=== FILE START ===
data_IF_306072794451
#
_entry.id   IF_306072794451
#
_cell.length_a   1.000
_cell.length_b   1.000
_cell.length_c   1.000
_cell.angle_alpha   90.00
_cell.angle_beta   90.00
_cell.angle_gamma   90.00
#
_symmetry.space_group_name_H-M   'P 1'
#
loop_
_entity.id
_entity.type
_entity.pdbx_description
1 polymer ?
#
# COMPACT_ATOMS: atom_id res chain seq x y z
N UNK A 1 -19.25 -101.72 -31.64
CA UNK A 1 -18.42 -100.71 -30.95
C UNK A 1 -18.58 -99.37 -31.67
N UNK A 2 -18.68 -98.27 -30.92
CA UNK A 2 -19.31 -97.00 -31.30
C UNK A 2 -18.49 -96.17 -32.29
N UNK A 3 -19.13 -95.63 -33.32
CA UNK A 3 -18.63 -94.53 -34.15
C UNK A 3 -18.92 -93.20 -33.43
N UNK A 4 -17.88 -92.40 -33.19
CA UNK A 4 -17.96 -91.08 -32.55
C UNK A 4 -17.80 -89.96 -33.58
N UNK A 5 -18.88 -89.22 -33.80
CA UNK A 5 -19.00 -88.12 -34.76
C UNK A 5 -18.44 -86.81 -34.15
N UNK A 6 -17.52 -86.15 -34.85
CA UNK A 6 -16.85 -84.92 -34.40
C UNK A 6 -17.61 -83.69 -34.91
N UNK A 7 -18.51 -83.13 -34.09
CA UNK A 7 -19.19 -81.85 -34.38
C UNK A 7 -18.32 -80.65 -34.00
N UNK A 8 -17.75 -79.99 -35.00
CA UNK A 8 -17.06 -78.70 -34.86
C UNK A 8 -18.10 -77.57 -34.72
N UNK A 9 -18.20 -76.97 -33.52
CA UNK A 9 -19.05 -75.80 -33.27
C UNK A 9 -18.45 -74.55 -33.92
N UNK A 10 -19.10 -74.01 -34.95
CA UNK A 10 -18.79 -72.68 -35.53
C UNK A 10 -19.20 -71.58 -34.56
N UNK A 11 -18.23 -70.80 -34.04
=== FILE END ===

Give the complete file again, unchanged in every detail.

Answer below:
data_IF_306072794451
#
_entry.id   IF_306072794451
#
_cell.length_a   1.000
_cell.length_b   1.000
_cell.length_c   1.000
_cell.angle_alpha   90.00
_cell.angle_beta   90.00
_cell.angle_gamma   90.00
#
_symmetry.space_group_name_H-M   'P 1'
#
loop_
_entity.id
_entity.type
_entity.pdbx_description
1 polymer ?
#
# COMPACT_ATOMS: atom_id res chain seq x y z
N UNK A 1 -19.25 -101.72 -31.64
CA UNK A 1 -18.42 -100.71 -30.95
C UNK A 1 -18.58 -99.37 -31.67
N UNK A 2 -18.68 -98.27 -30.92
CA UNK A 2 -19.31 -97.00 -31.30
C UNK A 2 -18.49 -96.17 -32.29
N UNK A 3 -19.13 -95.63 -33.32
CA UNK A 3 -18.63 -94.53 -34.15
C UNK A 3 -18.92 -93.20 -33.43
N UNK A 4 -17.88 -92.40 -33.19
CA UNK A 4 -17.96 -91.08 -32.55
C UNK A 4 -17.80 -89.96 -33.58
N UNK A 5 -18.88 -89.22 -33.80
CA UNK A 5 -19.00 -88.12 -34.76
C UNK A 5 -18.44 -86.81 -34.15
N UNK A 6 -17.52 -86.15 -34.85
CA UNK A 6 -16.85 -84.92 -34.40
C UNK A 6 -17.61 -83.69 -34.91
N UNK A 7 -18.51 -83.13 -34.09
CA UNK A 7 -19.19 -81.85 -34.38
C UNK A 7 -18.32 -80.65 -34.00
N UNK A 8 -17.75 -79.99 -35.00
CA UNK A 8 -17.06 -78.70 -34.86
C UNK A 8 -18.10 -77.57 -34.72
N UNK A 9 -18.20 -76.97 -33.52
CA UNK A 9 -19.05 -75.80 -33.27
C UNK A 9 -18.45 -74.55 -33.92
N UNK A 10 -19.10 -74.01 -34.95
CA UNK A 10 -18.79 -72.68 -35.53
C UNK A 10 -19.20 -71.58 -34.56
N UNK A 11 -18.23 -70.80 -34.04